Blog Analysismaritime piracy

A judgment of principle that sows trouble: the High Court of Mombasa releases 9 pirates

(BRUSSELS2, analysis) Bad news for all those fighting against piracy. And a “great” textbook case for Jack Lang, charged by the UN Secretary General with proposing original legal solutions to deal with piracy. THE Tribunal(High Court) of Mombasa in Kenya (1) on Tuesday, November 9, dismissed all charges of piracy against 9 alleged pirates arrested by the German navy in March 2009.

Judge Mohammed Ibrahim of the Mombasa High Court (credit: Kenyan Ministry of Justice)

On March 3, 2009, in fact, a German frigate, which is part of the European anti-piracy mission (EUNAVFOR Atalanta), the Rheinland-Pfalz, apprehends 9 pirates, almost in flagrante delicto, with the help of the American navy. They had just attempted to seize a cargo ship, the MV Courier, registered in Bremen on behalf of a German shipowner but flying the flag of Antigua and Barbuda (1). The soldiers discovered small equipment on board the skiffs: 3 AK 47 rifles, 1 SAR 80 rifle, a pistol, an RPG-7 rocket launcher. Not particularly the kind of tools for going fishing…

The judge of the High Court of Mombasa (Mohammed Ibrahim) however considered, in a judgment that can be considered as a matter of principle (2), that Kenya does not have the jurisdictional capacity to intervene in offenses committed outside its borders. territorial waters and that no court has jurisdiction in the matter. In doing so, he declared the immediate release of the nine suspects, thus definitively closing this case, according to the Kenyan press which gave wide coverage to this judgment. The judgment also asks the government, in particular the Ministry of Immigration, to facilitate their safe release and return to their respective countries of origin...(3) Failing this, it asks the Office of the High Commissioner for Refugees (UNHCR) to take them under its protection, considering them as displaced persons who require its protection and to assist them in their return.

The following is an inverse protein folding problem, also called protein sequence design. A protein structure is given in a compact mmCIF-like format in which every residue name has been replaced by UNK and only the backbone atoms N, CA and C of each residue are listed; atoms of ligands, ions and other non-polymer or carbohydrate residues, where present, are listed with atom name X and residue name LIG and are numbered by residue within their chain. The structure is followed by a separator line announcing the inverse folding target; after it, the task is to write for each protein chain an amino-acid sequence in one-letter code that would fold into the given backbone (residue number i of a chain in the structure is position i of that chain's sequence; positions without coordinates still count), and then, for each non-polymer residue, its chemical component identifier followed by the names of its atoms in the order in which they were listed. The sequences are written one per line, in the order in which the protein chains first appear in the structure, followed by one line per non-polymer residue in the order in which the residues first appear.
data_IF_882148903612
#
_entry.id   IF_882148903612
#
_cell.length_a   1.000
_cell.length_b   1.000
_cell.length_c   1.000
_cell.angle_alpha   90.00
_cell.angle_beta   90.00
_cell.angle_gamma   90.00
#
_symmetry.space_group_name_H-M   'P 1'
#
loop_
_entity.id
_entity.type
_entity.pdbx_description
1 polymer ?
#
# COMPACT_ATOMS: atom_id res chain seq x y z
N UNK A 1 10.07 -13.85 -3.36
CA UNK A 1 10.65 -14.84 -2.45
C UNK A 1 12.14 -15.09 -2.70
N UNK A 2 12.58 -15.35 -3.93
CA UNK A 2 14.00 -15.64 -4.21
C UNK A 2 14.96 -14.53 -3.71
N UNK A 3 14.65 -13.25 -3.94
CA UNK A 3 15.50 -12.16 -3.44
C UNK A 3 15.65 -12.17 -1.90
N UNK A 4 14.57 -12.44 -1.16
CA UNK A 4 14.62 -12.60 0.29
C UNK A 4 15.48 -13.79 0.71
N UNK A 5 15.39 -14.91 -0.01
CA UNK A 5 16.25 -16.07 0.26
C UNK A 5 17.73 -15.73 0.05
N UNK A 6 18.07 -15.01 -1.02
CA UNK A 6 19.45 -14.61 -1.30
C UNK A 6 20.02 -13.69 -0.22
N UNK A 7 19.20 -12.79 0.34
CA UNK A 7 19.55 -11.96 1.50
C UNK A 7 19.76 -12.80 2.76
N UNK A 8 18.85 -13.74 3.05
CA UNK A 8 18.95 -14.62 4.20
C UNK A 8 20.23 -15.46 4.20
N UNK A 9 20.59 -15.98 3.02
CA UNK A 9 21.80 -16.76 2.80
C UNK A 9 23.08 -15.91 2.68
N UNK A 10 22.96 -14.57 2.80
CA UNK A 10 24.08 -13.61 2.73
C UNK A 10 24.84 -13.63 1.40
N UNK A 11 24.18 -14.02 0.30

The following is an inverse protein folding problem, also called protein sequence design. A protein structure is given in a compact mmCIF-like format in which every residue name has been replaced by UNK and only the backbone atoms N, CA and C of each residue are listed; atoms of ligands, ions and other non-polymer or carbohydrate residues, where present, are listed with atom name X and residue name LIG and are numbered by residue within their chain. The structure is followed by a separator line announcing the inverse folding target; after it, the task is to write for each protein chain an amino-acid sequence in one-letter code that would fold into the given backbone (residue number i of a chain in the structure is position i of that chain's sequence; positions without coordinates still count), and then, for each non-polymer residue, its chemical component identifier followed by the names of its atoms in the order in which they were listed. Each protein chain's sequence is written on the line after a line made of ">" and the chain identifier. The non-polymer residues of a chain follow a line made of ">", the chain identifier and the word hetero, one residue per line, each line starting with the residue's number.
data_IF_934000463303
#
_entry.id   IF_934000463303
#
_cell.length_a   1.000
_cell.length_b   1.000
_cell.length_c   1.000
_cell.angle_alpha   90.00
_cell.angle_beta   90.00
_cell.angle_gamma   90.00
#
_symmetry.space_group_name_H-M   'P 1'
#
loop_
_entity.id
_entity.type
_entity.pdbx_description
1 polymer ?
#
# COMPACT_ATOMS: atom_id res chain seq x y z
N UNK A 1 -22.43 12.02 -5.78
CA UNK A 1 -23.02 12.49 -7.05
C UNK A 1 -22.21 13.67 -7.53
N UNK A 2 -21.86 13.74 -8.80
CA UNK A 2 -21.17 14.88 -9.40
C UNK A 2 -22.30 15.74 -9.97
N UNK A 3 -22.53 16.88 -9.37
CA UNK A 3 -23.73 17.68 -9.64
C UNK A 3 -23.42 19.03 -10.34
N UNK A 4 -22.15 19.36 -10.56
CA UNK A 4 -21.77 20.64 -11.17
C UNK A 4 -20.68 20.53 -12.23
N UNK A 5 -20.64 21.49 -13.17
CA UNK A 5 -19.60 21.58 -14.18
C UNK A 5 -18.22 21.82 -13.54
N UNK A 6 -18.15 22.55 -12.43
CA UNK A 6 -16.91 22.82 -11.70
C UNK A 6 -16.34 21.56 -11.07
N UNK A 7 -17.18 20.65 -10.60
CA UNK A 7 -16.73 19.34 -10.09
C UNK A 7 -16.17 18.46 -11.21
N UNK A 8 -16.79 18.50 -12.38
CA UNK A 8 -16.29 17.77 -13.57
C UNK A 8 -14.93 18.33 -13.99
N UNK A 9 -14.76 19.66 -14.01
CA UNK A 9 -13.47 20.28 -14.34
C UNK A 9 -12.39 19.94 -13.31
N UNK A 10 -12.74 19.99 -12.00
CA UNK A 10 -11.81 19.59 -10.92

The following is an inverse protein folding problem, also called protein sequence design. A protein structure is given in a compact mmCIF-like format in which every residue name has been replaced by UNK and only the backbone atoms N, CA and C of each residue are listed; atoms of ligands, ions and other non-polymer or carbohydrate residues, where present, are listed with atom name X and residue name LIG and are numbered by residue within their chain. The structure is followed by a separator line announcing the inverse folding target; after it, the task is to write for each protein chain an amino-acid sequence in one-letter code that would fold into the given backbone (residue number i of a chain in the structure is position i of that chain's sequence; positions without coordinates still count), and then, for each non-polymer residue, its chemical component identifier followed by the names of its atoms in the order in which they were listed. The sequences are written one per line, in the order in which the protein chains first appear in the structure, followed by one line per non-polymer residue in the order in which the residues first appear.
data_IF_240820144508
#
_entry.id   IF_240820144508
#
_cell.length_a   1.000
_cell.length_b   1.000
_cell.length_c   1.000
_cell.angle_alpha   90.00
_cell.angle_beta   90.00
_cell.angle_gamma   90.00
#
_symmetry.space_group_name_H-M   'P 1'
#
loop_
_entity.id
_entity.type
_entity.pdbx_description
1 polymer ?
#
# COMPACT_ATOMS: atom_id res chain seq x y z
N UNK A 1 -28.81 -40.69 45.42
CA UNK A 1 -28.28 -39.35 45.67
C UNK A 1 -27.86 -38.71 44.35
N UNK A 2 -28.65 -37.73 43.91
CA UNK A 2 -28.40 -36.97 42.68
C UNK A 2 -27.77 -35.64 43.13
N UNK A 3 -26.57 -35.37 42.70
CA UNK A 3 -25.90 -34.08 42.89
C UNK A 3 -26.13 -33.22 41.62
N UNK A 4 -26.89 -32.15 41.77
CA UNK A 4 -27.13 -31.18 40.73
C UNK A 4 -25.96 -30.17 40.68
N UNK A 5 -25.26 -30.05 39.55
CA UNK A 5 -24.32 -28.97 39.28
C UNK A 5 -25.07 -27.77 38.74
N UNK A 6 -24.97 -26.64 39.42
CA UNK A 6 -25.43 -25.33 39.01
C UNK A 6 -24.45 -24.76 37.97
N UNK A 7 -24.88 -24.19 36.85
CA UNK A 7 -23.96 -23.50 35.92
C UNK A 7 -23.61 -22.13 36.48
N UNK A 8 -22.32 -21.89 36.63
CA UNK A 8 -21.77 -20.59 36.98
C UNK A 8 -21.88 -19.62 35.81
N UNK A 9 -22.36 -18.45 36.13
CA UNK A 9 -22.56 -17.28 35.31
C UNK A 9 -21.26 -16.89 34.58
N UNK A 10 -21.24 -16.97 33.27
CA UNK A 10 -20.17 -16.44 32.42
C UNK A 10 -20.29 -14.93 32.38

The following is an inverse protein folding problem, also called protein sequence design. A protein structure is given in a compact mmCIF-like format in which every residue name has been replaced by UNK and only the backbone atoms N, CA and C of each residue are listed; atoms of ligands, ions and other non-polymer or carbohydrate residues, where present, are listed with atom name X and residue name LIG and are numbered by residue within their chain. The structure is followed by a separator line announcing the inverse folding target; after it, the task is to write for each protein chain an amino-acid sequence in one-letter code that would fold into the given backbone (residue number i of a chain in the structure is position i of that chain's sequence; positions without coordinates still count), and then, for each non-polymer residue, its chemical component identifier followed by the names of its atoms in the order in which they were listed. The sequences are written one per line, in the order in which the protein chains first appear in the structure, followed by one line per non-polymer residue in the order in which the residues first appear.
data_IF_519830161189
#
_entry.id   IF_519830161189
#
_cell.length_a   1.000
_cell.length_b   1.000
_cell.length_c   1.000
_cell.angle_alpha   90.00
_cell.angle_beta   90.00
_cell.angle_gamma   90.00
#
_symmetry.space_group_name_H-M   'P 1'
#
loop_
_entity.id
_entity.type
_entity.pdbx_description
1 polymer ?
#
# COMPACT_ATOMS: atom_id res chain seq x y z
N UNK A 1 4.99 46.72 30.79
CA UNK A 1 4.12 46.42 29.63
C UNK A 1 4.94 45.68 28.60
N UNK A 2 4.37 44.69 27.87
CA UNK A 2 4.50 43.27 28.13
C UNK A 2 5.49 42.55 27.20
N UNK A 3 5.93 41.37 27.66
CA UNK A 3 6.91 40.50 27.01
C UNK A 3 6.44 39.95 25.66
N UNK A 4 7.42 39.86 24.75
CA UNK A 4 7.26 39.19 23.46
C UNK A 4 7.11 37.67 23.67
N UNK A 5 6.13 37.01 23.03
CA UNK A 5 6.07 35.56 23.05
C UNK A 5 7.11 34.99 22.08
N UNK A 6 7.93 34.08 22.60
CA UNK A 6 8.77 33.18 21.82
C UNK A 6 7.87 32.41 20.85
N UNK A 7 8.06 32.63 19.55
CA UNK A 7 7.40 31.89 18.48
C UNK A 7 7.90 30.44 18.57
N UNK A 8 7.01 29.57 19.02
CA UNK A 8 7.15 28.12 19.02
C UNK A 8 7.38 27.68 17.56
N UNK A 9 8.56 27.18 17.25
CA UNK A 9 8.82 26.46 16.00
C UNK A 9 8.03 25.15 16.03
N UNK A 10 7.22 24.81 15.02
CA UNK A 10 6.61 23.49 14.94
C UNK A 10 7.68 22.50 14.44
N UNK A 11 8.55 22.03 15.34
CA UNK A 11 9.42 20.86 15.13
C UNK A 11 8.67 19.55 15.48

First analysis: Un decision in principle which requires a more appropriate reaction

We can immediately (on the spot) make several series of remarks

A symbolic affair in more than one way

This affair is symbolic in more than one way. First of all, in Germany, it constituted a case of conscience. This is the first time that German naval troops have arrested people outside their territory in the history of the navy since the end of the Second World War. She was almost tried in Germany. The Hamburg public prosecutor's office opened an investigation from the start, which it closed very quickly (the government meeting at the highest level preferred to avoid a trial in Germany and hand over the suspects to Kenya). This did not prevent one of the Somalis from filing a complaint before a German court for “ill-treatment” and the inhumane conditions of Kenyan prisons, while another asked for legal costs to be covered. Finally, in Kenya, it was followed with particular attention. The suspects' lawyer, Jared Magolo, has pleaded in several cases (2) including that of Spessart, and has thus become a specialist in piracy, using all procedural possibilities, pleading both on the merits (innocence of suspects, lack of evidence, etc.) than the form (non-competence of the Kenyan courts). He thus sees his “efforts” rewarded.

A questionable decision

Without wanting to enter into discussions on Kenyan law (there seem to be divergences in the assessment of the law between the different judges (5)), it nevertheless seems to me to be contrary to both the text and the spirit of the Montego Bay Convention. on the law of the sea which provides for “universal jurisdiction” for acts of piracy, regardless of the location of the offense. That being said, as I specified, from the start of the EUNAVFOR Atalanta operation, the question of the fight against piracy is above all a matter of police and justice, and therefore a “legal challenge” above all (6) . By stopping pirates at sea, we are only bailing out a boat that is leaking on all sides; the real battle is fought on land, before the courts.

Weapons seized from pirates. (Bundeswehr)

But a legal defeat

Yes all the same! This is a significant legal defeat. Because this acquittal is not linked, as in certain cases, to lack of proof, errors of fact or law, or procedural defects. We are here faced with a question of principle: the competence of the courts of a country in the face of acts committed on the high seas, therefore in international territory. This type of judgment was expected, feared, and could spread.

A risk of oil stain effect